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Development of the
Sandflea and Redbud Garden Railway

Trestles, Bridges, and Tunnel Portals

I have about 20 feet of trestle in three locations and three bridges to construct and put in place. I started first with the lowest trestle, elevated about 5-7 inches high.

Low trestle bent To make each trestle bent, I drew a template on a board to maintain uniformity in angles and certain widths. All bents were made of strips cut from cedar fencing. The legs were square and the cross-ties were 0.2 inches thick. The wood was glued together and secured with brass nails. A base of cross pieces was placed at the bottom of each bent to rest it on a concrete base. Nails through the base secured it to the concrete base.

Trestle temporary stipbase Trestle final stripbase The stretches of track to be on trestle have been resting on concrete blocks and cedar fencing for more than a year (left). I began by removing each fenceboard and cutting it about 0.5 inch inside the "weathering marks" left by the track on the board. This left a substrip about 2.5 inches wide under the track. The track was rescrewed onto the strip under the track.

Bent placement Bent attachment Bent concrete base
The bents were spaced at 6.5 inches apart. I began by digging a shallow hole under the location of each bent (far left). The bent was then screwed onto the track substrip, leaving the bent hanging from the track. I then poured concrete into the hole up to the level of the bent. After a few hours, I trimmed the cement back to a rectangular form.

Below is a photo of me applying Thomson's WaterSeal Waterproofer Plus Clear Wood Protector. This sealer is supposed to retain the natural wood brightness and prevent browning of the wood with age. I applied it with a squirt bottle to cover each bent thoroughly.
Spraying sealer on bents

I next added supports tying the bents together. This completes the trestle (see photo below).
Finished trestle

Tunnel portal in place Tunnel portal with retaining wall Tunnel portal with log supports
In June of 2006, immediately after completing the first trestle, I built a portal for the west end of the tunnel. Figure 1 above shows the portal in place and the adjacent unsupported wall beside the portal. The portal was fastened to the brick with concrete anchors and screws. Figure 2 above shows a retaining wall in place; concrete was poured behind the retaining wall for strength. Figure 3 above shows the log supports placed to appear to hold up the retaining wall.

The photo below shows the finished portal with ballast added on the right side (concrete underneath). The left side must wait for completion of the trestle passing over the front of the tunnel portal. Some trim around the top and left side of the portal will be added later.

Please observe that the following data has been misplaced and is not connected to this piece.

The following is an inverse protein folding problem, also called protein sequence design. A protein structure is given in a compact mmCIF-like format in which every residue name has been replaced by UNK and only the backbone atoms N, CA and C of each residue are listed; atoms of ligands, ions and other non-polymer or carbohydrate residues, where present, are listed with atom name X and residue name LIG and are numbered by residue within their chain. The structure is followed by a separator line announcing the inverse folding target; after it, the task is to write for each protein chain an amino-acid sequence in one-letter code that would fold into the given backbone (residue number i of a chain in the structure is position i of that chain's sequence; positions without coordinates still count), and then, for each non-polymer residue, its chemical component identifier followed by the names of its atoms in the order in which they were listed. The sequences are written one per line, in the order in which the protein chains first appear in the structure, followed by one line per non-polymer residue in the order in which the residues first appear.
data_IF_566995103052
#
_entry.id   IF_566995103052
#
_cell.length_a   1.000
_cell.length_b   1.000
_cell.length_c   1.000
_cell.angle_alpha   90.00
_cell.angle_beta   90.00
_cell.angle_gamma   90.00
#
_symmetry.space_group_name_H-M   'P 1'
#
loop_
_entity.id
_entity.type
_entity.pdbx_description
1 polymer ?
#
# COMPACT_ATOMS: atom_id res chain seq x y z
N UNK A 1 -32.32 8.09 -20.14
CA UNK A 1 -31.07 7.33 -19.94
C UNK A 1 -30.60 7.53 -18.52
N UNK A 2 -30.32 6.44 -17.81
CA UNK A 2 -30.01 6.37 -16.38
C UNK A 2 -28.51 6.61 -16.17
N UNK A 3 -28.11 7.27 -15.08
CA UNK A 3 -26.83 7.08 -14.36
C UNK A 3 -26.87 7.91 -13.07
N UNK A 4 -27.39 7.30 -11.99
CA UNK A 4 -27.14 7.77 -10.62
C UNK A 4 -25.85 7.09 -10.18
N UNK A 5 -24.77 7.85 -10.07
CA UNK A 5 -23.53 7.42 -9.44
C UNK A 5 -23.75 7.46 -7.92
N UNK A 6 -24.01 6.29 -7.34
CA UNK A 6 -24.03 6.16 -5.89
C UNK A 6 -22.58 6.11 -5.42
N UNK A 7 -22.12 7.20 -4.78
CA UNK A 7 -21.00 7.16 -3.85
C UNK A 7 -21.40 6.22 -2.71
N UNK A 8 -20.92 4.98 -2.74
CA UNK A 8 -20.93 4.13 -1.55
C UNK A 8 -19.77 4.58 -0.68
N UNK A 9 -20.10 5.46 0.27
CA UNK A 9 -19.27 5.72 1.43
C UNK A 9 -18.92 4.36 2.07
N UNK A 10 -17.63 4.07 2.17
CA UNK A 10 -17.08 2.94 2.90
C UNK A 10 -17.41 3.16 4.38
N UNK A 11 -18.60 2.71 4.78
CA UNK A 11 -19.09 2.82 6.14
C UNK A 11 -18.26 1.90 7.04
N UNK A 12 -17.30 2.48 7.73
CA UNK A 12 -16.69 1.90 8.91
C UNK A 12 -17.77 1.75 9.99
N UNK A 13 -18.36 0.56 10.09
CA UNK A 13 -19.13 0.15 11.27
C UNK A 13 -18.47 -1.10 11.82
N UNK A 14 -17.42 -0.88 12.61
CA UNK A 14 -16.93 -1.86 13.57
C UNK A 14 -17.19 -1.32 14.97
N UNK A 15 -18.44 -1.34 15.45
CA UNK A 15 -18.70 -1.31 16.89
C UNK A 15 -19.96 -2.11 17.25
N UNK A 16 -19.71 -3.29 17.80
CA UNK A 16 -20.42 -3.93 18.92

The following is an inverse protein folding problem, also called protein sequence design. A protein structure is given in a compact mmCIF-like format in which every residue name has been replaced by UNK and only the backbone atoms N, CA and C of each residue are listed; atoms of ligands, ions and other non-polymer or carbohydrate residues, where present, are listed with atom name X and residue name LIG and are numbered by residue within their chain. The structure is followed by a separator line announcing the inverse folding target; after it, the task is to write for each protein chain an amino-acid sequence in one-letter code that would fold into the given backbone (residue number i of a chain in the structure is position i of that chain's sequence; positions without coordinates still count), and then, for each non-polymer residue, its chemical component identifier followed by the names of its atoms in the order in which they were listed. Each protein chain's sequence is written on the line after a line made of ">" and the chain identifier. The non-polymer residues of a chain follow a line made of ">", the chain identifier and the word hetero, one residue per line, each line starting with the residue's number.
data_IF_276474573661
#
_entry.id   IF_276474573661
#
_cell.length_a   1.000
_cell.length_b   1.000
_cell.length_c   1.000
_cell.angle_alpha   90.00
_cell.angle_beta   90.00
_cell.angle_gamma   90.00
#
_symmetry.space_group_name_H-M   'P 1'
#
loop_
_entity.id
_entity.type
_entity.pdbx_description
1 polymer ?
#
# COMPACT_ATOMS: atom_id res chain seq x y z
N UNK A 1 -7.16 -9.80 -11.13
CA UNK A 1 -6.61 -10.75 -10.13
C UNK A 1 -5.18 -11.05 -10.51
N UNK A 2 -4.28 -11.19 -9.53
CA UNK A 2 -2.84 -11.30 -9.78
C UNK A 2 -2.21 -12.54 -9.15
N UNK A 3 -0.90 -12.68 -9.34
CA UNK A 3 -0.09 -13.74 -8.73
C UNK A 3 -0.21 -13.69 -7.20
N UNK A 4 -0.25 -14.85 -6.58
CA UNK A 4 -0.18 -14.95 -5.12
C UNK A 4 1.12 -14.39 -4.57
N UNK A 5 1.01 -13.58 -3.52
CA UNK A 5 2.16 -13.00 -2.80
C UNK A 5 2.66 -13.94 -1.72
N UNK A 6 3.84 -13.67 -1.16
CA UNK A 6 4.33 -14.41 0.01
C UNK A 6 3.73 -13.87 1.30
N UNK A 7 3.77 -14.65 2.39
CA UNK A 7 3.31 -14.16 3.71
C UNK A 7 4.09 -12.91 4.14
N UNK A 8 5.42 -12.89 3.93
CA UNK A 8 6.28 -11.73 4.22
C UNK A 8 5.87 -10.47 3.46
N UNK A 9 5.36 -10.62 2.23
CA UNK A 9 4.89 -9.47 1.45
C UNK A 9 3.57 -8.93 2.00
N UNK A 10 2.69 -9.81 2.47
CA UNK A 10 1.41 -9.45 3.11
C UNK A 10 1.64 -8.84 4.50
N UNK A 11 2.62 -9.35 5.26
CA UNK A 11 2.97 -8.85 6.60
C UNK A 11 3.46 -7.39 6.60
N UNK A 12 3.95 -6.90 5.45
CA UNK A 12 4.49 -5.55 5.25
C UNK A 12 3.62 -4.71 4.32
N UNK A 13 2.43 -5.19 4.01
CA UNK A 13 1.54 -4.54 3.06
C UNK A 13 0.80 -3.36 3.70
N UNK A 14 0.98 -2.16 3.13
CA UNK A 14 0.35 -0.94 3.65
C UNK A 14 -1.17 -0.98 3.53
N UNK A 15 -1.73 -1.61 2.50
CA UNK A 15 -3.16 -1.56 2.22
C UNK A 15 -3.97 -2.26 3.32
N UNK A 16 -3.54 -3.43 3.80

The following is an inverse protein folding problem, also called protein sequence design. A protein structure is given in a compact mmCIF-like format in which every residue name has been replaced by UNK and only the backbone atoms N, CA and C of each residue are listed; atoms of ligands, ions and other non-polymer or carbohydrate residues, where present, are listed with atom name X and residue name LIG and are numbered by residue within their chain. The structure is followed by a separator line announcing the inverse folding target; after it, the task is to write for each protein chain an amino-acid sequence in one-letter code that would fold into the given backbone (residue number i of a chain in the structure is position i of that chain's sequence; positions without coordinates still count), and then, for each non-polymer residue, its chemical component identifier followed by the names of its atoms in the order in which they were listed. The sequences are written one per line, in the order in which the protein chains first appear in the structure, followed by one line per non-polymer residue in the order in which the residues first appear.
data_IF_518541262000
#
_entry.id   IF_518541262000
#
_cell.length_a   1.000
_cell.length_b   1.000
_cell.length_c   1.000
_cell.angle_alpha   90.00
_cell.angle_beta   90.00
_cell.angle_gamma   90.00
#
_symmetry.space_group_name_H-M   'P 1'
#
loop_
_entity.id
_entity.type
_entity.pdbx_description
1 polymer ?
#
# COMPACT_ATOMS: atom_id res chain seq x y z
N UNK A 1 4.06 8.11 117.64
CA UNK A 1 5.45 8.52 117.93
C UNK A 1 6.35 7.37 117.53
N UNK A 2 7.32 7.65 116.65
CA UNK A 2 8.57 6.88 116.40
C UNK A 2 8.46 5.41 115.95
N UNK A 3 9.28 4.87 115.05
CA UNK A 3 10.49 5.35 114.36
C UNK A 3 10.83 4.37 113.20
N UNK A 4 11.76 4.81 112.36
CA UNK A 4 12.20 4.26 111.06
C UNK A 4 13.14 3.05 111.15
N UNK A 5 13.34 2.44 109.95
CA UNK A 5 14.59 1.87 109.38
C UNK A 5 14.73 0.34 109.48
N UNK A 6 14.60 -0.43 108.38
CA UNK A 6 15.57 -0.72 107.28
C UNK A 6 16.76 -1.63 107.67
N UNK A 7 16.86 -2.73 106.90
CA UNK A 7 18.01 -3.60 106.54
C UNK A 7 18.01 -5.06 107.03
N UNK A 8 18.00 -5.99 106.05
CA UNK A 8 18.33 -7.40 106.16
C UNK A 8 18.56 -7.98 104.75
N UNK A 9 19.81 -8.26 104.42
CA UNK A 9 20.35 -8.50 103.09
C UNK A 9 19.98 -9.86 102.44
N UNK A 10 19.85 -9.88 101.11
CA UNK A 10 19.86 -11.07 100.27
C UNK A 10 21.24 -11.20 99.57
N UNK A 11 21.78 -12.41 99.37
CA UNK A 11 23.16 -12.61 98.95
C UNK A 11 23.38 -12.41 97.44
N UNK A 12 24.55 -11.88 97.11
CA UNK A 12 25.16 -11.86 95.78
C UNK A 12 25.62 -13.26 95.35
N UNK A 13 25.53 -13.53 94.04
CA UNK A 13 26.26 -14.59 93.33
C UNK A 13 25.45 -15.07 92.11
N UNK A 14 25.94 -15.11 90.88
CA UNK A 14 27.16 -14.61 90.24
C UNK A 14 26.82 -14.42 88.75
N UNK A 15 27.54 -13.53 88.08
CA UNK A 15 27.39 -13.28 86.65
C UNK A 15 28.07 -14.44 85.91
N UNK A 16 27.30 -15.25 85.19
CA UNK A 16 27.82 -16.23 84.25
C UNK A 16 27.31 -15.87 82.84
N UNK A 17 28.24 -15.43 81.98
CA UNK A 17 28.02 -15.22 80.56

Finished tunnel portal

I next added a bridge over one of my dry gullies. The bridge is unique in construction and in real life would be of questionable practicality. It is essentially a suspension bridge, with two log girders held up by four chains held above by vertical log posts and anchored into the ground on the other ends. Below are a series of photos showing the construction at various stages: the beginning span (Fig. 1), the supporting log beams wired on temporarily (Fig. 2), the supporting vertical logs cemented into place (Fig. 3), the anchoring logs cemented into the upland area (Fig. 4), the cross-tie logs for anchoring chains to the bridge (Fig. 5), and the anchoring chains in place (Fig. 6). The final large photo shows the completed bridge - the Troll Woman has placed logs across the track to stop the train and demand the toll. Troll bridge Fig. 1 Troll bridge Fig. 2 Troll bridge Fig. 3

Troll bridge Fig. 4 Troll bridge Fig. 5 Troll bridge Fig. 6

Troll bridge

Below are three photos showing construction of the entrance to the east portal of the tunnel in September 2006. The left photo shows the portal prior to new work. Concrete pieces and two stakes are shown supporting the dirt embankmnent on one side. The concrete pieces were left in place; the stakes were removed. A fairly dry concrete mixture was stacked on both sides to create simulated rock walls. Wadded tinfoil was pressed onto the surface to rough it slightly. The middle photo shows the fresh concrete. I then spray-painted the cement with various colors to simulate red sandstone. East tunnel portal before construction Concrete rockwork in place

Short trestle on east side under construction The photo at the left shows the second trestle under construction in September 2006. Two more bents (not shown) will be added to the left of those shown. No cross pieces will be added to this short trestle. The bents are spaced 8 inches apart.

In September 2006 I began work on the third and final trestle. It is about 20 feet in length. The photo below shows three bents in place. Note that most of the trestle is temporarily supported by stacks of bricks and concrete blocks. Bents are erected on each side of a temporary support column before the column is removed.
Overview of long trestle

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Shoppe Foreman is the family website of Larry and Sandy Foreman.
Revised November 2008.